Skip to: Main Content Search Navigation Secondary Navigation
College of Arts & Sciences

Ryan C. Johnson

Dr. Ryan C. Johnson

Assistant Professor

Psychology
Porter Hall 205
johnsor4@ohio.edu
740-593-0413

Recent News

Education

Ph.D., University of South Florida, Tampa, FL (2014)

B.A., Purdue University, West Lafayette, IN (2007)

Research

Dr. Johnson is accepting new graduate students.

Curriculum Vitae

Research Interests

Trained in both traditional Industrial-Organizational (I-O) Psychology and Occupational Health Psychology (OHP), Dr. Johnson has a primary research interest that focuses on exploring relationships between work and non-work life, and within that framework, is driven by the motivation to address three key questions:

  1. What processes and theoretical mechanisms underlie relationships between work and the health and wellness of employees and their families? Research here focuses on establishing the mechanisms through which aspects of work ultimately impacts health.For example, a recent project explored exhaustion as a linking mechanism between emotion regulation at work and health behaviors at home.
  2. How can adverse outcomes at the intersection of work and non-work life be reduced through intervention, resources, and work redesign? This work focuses on evaluating the effectiveness and feasibility of change initiatives, both at home and at work, which may better facilitate performance in both work and non-work domains of life. For example, a current project examines how an intervention designed to increase support for employee's work and family life may have unintended performance outcomes beneficial to employees and the organization, in addition to the hypothesized improvements in health and well-being.
  3. What role do individual differences play in the relationships between work and non-work life? Individual differences are a central tenet of much of Dr. Johnson's work. The research focus here is on uncovering differences between people, and exploring how knowledge of these differences can be harnessed to improve employee well-being and organizational effectiveness. For example, a recent study examined the role of mindfulness in predicting differences in reactivity to depleting job demands.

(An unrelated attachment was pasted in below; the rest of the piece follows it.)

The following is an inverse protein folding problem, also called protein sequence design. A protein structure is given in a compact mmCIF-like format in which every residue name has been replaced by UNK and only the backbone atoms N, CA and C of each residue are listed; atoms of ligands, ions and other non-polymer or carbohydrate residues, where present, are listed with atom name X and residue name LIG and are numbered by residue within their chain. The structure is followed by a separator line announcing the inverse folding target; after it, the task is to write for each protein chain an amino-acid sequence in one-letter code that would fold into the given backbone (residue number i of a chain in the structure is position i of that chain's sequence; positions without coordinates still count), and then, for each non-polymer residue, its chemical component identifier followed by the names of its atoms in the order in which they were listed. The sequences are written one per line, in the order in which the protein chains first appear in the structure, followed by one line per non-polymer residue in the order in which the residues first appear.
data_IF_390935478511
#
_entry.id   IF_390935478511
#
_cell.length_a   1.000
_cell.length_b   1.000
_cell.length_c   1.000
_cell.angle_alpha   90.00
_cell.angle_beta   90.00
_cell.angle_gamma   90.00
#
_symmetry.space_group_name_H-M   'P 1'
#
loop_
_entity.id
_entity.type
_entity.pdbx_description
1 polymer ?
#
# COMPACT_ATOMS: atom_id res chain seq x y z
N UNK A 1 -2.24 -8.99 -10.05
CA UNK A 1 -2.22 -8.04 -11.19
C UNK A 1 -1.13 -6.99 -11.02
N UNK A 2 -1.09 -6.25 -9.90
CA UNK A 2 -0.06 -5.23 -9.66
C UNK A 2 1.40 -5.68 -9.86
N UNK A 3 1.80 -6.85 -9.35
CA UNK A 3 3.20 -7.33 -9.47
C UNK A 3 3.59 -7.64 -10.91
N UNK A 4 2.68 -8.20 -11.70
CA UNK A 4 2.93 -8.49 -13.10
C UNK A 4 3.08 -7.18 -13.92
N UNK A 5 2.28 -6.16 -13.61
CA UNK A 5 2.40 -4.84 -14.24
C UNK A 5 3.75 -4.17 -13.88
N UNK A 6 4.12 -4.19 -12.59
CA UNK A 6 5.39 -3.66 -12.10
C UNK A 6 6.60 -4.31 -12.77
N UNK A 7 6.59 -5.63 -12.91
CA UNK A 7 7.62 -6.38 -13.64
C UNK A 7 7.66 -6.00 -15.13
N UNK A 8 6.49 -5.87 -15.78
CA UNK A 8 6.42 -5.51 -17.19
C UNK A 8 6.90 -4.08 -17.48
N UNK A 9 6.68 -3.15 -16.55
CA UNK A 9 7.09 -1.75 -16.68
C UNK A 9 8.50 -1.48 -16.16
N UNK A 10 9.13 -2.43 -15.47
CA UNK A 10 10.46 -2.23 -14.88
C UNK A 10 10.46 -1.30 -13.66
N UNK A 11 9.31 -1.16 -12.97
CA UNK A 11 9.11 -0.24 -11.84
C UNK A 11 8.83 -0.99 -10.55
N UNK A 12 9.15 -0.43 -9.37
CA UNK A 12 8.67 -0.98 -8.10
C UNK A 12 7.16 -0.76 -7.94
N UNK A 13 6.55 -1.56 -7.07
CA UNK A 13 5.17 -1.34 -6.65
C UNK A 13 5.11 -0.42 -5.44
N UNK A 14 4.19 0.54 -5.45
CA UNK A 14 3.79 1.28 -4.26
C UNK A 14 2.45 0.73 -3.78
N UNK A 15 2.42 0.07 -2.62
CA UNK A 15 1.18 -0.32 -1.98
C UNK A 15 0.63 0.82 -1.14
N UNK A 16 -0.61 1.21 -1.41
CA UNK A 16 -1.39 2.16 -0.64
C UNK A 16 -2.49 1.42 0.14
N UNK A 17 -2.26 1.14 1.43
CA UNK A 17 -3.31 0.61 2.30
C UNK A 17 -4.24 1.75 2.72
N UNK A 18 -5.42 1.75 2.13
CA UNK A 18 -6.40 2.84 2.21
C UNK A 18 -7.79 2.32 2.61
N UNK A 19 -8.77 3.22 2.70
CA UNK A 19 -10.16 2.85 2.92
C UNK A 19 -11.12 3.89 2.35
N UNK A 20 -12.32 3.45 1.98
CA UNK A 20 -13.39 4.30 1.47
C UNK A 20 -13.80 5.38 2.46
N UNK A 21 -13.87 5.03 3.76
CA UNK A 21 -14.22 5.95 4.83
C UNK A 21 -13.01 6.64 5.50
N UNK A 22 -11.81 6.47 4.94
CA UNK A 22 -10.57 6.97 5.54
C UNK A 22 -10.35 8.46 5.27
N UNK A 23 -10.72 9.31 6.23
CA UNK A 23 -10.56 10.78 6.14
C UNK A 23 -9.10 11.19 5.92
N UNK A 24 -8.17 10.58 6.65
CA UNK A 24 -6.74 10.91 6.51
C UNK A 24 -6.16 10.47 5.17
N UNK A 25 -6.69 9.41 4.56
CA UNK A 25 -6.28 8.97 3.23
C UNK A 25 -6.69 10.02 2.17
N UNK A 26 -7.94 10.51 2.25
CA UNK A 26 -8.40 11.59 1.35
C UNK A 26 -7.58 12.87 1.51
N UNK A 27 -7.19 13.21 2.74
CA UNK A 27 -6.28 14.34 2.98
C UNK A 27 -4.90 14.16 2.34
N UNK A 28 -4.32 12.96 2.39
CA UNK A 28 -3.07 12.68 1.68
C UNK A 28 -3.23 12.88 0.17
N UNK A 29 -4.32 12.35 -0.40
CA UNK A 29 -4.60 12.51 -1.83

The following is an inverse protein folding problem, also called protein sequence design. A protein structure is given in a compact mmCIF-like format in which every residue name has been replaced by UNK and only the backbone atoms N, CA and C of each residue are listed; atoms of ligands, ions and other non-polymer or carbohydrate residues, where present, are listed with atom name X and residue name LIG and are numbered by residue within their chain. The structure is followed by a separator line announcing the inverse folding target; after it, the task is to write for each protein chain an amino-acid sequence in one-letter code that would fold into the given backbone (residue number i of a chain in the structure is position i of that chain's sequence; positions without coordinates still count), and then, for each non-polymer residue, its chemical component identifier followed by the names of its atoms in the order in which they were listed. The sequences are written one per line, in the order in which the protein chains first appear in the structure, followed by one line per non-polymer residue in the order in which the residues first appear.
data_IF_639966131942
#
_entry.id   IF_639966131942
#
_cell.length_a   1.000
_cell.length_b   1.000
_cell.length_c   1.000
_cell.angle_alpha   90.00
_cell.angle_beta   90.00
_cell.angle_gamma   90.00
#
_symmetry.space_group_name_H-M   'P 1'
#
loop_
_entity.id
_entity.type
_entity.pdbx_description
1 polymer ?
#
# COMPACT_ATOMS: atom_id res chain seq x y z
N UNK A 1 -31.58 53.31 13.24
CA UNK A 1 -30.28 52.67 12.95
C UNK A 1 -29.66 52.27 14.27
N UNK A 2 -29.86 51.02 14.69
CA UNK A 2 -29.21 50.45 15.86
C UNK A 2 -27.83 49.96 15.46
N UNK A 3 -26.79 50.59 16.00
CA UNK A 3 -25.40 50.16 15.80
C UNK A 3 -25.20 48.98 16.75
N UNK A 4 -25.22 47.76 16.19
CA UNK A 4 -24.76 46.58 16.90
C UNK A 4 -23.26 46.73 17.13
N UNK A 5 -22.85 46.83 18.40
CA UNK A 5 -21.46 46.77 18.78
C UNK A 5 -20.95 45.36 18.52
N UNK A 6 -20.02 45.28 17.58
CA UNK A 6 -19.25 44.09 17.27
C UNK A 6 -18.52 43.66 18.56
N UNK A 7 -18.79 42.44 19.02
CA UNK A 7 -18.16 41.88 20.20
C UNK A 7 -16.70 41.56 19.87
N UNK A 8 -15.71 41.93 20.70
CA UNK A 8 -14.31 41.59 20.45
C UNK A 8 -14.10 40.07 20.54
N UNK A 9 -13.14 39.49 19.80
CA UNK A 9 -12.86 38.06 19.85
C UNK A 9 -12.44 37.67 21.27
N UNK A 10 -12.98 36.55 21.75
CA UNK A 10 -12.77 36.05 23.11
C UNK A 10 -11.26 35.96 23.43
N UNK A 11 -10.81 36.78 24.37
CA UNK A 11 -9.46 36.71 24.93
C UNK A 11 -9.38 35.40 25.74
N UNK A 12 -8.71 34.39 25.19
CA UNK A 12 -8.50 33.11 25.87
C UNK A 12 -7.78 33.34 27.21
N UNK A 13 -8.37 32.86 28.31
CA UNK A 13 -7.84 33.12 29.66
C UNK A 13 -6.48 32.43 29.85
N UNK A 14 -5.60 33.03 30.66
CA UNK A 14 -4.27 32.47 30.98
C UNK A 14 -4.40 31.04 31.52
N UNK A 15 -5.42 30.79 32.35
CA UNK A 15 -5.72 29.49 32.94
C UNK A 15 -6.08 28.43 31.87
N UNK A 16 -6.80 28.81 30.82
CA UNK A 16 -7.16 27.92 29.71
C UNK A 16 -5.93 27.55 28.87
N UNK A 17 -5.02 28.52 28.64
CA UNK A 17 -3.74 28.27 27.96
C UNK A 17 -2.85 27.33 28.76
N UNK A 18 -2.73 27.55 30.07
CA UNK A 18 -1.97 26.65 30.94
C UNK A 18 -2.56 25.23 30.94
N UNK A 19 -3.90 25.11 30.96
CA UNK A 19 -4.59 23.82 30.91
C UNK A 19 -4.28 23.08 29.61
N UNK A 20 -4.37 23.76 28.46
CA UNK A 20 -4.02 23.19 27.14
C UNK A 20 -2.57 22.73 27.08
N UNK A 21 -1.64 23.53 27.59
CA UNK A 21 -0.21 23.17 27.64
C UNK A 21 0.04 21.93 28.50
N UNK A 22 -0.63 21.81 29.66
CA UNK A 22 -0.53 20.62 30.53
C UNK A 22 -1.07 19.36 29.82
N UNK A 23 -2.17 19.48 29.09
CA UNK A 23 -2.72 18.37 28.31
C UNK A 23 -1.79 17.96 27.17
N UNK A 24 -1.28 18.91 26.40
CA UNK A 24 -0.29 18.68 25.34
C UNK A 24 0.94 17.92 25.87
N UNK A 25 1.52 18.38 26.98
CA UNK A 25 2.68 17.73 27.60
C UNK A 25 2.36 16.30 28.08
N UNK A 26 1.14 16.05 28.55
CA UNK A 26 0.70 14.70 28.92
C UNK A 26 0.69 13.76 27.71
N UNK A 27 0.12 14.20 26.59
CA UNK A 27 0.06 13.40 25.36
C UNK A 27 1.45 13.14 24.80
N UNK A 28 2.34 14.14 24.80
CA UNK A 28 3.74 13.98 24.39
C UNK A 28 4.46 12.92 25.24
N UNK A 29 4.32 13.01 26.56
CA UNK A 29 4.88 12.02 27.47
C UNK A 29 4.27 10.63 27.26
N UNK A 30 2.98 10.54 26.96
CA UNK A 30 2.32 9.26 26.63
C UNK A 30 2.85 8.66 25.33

Publications

(For all entries below, student co-authors are preceded with an *asterisk)

Shockley, K. M., Shen, W., & Johnson, R. C. (2018). The Cambridge Handbook of the Global Work-Family Interface. Cambridge Industrial and Organizational Psychology Series. http://doi.org/10.1017/9781108235556

Zoccola, P. M., *Manigault, A., *Figueroa, W. S., *Hollenbeck, C. H., *Mendlein, A., Woody, W. A., *Hamilton, K., *Scanlin, M., & Johnson, R. C. (2017). Trait rumination predicts elevated evening cortisol in sexual and gender minority young adults. International Journal of Environmental Research and Public Health, 14, 1365. http://dx.doi.org/10.3390/ijerph14111365

*Manigault, A., *Figueroa, W. S., *Hollenbeck, C. H., *Mendlein, A., Woody, W. A., *Sinegar, S. E., *Hamilton, K., *Scanlin, M., Johnson, R. C., & Zoccola, P. M. (2017). A test of the association between mindfulness subcomponents and diurnal cortisol patterns. Mindfulness. http://dx.doi.org/10.1007/s12671-017-0829-4

Hammer, L. B., Johnson, R. C., Crain, T. L., Kossek, E. E., Davis, K. D., Kelly, E., Berkman, L., Buxton, O. B., Karuntzos, G., & Chosewood, C. (2016). Intervention effects on workplace outcomes: Evidence from the Work, Family, and Health Study. Journal of Applied Psychology, 101, 190-208.

Johnson, R. C., & Allen, T. D. (2013). Examining the links between employed mothers' work characteristics, physical activity, and child health. Journal of Applied Psychology, 98, 148-157.

Allen, T. D., Johnson, R. C., Kiburz, K. M., & Shockley, K. S. (2013). Work-family conflict and flexible work arrangements: Deconstructing flexibility. Personnel Psychology, 66, 345-376.

Allen, T. D., Johnson, R. C., Saboe, K. N., Cho, E., Dumani, S., & Estep-Evans, S. (2012). Dispositional variables and work-family conflict: A meta-analysis. Journal of Vocational Behavior, 80, 17-26.

Johnson, R. C., Kiburz, K. M., Dumani, S., Cho, E., & Allen, T. D. (2011). Work-family research: A broader view of impact. Industrial and Organizational Psychology: Perspectives on Science and Practice, 4, 389-392.

Courses Taught

  • Psychology of Personality
  • Occupational Health Psychology
  • Survey of Industrial and Organizational Psychology
  • Work & Family

Graduate Students


Departmental Social Media

College of Arts & Sciences